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Jonathan Talbot "Jon Talbot" (Wrexham)
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Nothing is True and Everything is Possible: Adventures in Modern Russia
Nothing is True and Everything is Possible: Adventures in Modern Russia
by Peter Pomerantsev
Edition: Paperback
Price: £9.99

5 of 5 people found the following review helpful
4.0 out of 5 stars This is journalism at its best: vivid, 13 Feb. 2015
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I am a little surprised there are not more reviews for this because there is little doubting its influence. The immediacy of the writing and the meta-narrative of a postmodern gangster state make it a very powerful concoction. It is a view of Russia from the centre (Moscow) and specifically its media. We do not see much of ordinary Russia and Russians (unless we think that includes top models) so we do not know how the confected media management looks to them.

This is journalism at its best: vivid, immediate, full of personal stories, capturing something it would be hard to in something more scholarly. It is very much a book of the moment because it helps us to understand Putin's Russia. It also helps us to understand what we have in the West is not simply another narrative is a sea of competing fictions as some would have it. Finally it is also quite a frightening book. The reader is let wondering whether we are entering not just a new Cold War but a real, hot one.

I have given four rather than five stars for two reasons. First there is a lack of control over the material so it is not clear what is driving the narrative and determining the structure. This might not have mattered only it does tail off towards the end. Better editing might have improved matters.


Trains To Taung
Trains To Taung

5.0 out of 5 stars Something for anyone, 12 Jun. 2014
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This review is from: Trains To Taung (Audio CD)
Completely agree with the other reviewers about this: it is hard to imagine most people not getting some pleasure out of this, jazz fan or not. Such a shame he is not more widely known

It does not do what some SA jazz does and stray into the bland world of easy listening. Its not exactly hard on the ear but it never succumbs to cliche. If you like your music at least some of the time to possess warmth, lightness of touch and melody you will enjoy this. As l said that is almost all of us. Highly recommended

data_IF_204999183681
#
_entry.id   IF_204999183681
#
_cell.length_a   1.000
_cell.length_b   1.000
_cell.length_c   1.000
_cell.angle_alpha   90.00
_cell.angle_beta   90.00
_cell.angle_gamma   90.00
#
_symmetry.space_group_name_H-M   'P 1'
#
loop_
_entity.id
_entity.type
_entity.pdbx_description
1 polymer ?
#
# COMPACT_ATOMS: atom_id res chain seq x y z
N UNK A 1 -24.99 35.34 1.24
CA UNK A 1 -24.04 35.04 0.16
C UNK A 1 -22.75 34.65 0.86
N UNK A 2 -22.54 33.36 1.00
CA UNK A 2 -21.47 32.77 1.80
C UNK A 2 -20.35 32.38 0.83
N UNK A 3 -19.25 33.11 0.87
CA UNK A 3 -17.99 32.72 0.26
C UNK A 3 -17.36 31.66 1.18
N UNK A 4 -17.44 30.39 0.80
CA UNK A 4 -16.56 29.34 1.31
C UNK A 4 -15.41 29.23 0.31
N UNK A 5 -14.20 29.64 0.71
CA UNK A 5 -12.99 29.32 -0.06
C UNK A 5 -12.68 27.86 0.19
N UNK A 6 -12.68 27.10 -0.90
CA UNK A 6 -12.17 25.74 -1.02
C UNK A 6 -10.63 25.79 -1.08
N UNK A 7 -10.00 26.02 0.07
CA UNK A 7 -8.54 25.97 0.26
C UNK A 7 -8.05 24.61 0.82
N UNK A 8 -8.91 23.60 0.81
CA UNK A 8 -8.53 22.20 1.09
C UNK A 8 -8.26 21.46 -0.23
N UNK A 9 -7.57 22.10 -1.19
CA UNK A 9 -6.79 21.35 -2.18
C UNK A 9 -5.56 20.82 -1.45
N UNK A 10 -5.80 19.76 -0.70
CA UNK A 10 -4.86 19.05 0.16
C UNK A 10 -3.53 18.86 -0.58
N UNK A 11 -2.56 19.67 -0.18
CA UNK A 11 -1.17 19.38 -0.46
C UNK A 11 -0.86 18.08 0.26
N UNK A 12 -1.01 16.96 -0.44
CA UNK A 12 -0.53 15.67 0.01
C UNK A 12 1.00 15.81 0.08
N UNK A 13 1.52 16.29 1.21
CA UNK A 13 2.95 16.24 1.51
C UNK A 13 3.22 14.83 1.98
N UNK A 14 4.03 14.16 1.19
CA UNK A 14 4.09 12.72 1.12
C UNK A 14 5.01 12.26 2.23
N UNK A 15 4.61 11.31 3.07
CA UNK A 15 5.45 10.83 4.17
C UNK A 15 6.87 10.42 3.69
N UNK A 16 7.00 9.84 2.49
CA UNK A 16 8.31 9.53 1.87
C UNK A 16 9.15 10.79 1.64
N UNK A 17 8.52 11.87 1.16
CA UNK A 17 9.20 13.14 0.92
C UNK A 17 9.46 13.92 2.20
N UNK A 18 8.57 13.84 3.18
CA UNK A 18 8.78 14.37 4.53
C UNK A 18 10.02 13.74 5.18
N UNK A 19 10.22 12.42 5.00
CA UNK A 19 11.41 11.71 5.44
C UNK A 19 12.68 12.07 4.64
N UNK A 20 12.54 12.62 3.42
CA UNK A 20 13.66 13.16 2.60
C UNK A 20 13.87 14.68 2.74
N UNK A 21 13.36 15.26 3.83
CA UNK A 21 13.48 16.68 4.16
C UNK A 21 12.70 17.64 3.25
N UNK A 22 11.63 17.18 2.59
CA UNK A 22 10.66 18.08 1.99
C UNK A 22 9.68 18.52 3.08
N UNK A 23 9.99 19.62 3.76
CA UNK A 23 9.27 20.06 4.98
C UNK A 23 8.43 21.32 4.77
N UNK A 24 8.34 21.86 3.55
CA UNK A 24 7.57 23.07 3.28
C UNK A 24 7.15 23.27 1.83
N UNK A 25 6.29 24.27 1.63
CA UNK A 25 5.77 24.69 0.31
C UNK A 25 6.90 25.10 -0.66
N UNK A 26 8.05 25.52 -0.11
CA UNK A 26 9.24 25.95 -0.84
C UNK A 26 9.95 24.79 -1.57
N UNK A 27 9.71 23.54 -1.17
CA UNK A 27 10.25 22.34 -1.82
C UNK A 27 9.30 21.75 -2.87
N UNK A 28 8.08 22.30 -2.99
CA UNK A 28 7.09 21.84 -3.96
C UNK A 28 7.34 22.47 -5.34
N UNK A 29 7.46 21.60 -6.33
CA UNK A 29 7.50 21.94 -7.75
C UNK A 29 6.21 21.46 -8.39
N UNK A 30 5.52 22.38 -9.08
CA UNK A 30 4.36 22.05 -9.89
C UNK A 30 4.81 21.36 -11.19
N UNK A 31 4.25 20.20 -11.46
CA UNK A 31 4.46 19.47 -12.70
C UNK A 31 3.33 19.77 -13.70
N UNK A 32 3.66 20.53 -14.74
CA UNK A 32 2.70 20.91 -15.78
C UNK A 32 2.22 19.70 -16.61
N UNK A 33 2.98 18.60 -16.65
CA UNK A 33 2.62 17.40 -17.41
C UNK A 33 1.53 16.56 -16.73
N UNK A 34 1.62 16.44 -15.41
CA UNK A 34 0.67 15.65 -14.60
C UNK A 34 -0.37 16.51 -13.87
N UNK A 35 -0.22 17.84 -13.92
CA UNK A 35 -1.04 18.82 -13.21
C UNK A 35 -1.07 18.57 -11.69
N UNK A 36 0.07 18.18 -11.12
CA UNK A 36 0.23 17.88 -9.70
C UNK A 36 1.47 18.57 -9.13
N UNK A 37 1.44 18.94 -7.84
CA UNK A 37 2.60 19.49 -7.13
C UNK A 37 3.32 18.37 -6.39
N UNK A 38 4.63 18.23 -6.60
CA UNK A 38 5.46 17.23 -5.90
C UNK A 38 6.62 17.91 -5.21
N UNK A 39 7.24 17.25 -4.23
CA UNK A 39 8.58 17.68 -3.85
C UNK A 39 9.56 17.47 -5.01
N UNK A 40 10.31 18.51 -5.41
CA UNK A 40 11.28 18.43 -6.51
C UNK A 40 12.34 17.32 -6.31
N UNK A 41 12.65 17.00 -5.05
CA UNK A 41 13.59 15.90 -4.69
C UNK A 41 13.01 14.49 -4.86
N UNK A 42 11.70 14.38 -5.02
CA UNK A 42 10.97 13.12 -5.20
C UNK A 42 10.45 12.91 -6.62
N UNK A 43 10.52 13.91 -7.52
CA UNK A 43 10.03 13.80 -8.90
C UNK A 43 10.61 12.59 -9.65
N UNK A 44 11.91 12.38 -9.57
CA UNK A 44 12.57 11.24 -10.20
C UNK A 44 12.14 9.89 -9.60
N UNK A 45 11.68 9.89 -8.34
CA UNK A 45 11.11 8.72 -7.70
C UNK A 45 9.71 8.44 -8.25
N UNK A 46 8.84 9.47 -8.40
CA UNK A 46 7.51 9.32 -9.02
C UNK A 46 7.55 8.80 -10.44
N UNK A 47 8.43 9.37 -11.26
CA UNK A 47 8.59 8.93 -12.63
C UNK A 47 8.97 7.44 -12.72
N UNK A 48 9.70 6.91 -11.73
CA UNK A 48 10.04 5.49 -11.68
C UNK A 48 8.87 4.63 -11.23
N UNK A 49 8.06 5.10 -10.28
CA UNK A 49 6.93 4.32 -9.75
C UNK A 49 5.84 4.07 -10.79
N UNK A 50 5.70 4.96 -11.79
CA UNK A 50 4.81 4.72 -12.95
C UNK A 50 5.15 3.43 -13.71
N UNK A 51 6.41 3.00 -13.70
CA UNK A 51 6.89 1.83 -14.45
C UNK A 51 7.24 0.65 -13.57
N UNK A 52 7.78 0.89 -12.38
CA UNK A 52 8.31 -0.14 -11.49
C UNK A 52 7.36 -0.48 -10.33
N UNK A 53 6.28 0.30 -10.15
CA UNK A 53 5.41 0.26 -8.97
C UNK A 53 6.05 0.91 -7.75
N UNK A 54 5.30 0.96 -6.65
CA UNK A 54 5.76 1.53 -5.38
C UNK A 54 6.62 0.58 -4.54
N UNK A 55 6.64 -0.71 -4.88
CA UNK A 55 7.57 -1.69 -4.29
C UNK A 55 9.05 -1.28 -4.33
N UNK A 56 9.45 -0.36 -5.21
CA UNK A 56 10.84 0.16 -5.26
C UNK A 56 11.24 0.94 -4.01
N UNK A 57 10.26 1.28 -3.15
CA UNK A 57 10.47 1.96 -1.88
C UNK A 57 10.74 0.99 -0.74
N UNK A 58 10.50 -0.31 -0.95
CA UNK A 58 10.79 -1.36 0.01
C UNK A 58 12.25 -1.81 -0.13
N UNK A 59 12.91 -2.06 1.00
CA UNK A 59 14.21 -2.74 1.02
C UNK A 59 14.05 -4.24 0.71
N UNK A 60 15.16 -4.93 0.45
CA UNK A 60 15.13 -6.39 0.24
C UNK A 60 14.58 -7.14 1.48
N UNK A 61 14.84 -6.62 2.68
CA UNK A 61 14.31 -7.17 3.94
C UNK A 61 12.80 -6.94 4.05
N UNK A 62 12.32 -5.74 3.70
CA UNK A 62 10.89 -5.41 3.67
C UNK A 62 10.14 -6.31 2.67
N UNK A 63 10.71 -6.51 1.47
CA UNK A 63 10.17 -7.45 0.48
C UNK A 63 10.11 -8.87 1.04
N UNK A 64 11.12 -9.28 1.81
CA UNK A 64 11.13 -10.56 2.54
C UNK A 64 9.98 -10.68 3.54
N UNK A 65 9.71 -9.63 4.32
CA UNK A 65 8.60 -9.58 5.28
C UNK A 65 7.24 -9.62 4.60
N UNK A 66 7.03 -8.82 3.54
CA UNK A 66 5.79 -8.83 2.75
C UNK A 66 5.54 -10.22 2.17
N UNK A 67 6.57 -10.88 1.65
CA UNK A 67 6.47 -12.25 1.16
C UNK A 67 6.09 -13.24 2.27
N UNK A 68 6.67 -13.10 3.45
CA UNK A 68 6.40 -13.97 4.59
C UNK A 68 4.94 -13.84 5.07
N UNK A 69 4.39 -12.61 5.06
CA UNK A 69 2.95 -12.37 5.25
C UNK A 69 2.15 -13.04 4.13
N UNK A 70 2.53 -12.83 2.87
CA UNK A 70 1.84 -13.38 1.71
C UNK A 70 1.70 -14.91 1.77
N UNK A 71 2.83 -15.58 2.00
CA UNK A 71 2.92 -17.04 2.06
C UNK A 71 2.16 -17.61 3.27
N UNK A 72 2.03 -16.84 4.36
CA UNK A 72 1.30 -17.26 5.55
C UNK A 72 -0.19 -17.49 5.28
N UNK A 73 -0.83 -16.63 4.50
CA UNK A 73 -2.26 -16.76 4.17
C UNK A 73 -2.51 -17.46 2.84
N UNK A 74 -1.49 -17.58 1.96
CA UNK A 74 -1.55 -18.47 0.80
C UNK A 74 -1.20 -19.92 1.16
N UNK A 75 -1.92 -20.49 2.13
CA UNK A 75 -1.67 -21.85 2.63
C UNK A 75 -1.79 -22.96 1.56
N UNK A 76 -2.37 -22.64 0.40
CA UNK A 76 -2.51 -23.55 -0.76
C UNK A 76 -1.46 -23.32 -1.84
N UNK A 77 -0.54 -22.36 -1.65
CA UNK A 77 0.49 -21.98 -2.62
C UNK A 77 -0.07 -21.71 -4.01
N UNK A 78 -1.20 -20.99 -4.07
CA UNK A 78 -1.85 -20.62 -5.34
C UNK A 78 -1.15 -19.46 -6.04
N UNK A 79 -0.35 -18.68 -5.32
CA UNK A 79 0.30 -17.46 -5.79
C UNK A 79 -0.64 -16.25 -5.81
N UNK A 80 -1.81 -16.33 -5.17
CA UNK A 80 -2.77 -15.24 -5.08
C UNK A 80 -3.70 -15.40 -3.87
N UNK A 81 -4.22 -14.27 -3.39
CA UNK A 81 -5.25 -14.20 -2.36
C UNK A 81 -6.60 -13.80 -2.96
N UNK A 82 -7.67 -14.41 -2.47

Original Album Classics: Spirit / The Family That Plays Together / Clear / Twelve Dreams Of Dr. Sardonicus / Feedback
Original Album Classics: Spirit / The Family That Plays Together / Clear / Twelve Dreams Of Dr. Sardonicus / Feedback
Price: £13.88

2 of 2 people found the following review helpful
5.0 out of 5 stars Non spirits investigate, 31 Jan. 2014
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Spirit were never much in the US and the UK barely registered at all. They don't sound like any other rock band before or since although their earliest stuff when Jay Ferguson wrote a lot of the material is quite poppy in a 60s way, almost Beatley. that might sound a bit dated for younger ears.

The best here is The family that plays and Dr Sardonicus both topnotch classics. And the rock stuff doesn't really date as it doesn't sound like anyone else although its easy to see the jazz, Hendrix type infuences. What sets Spirit apart, no matter who is writing the material, is outstanding melodies. They just wrote great tunes pretty much for every song. When you hear great melodies it sounds easy but its something few can do. the ability to write melodies enables them to succeed with song structures which are often complex and experimental. The production and arrangement is always good too.

The five star is not because everything here is of the highest quality and what you like best is a matter of taste. But few bands from any era can match Spirit at their best


Son Of Spirit / Farther Along
Son Of Spirit / Farther Along
Price: £11.54

3.0 out of 5 stars A game of two halves, 31 Jan. 2014
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The problem with this is that Son of Spirit is pretty awful whilst Farther Along is not bad at all. Its not earth shattering or anything but the melodies and production are good. Usual Spirit type preoccupations allied to a sense of getting older. Its not a rock album but very good pop music for those noodling about in middle age who want something that sounds Radio 2 but is not actually on it and therefore over-familiar.

Son of Spirit just sounds like Randy California depressed and lacking direction.


Nobody Knows
Nobody Knows
Price: £11.82

0 of 1 people found the following review helpful
3.0 out of 5 stars Over-rated, 31 Jan. 2014
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This review is from: Nobody Knows (Audio CD)
This is kind of OK in concept but badly hampered by an inability to write decent songs. I get then impression these guys think they are better than they are. I know some people don't like the sexual content but that doesn't bother me. Its the lack of craft thats the problem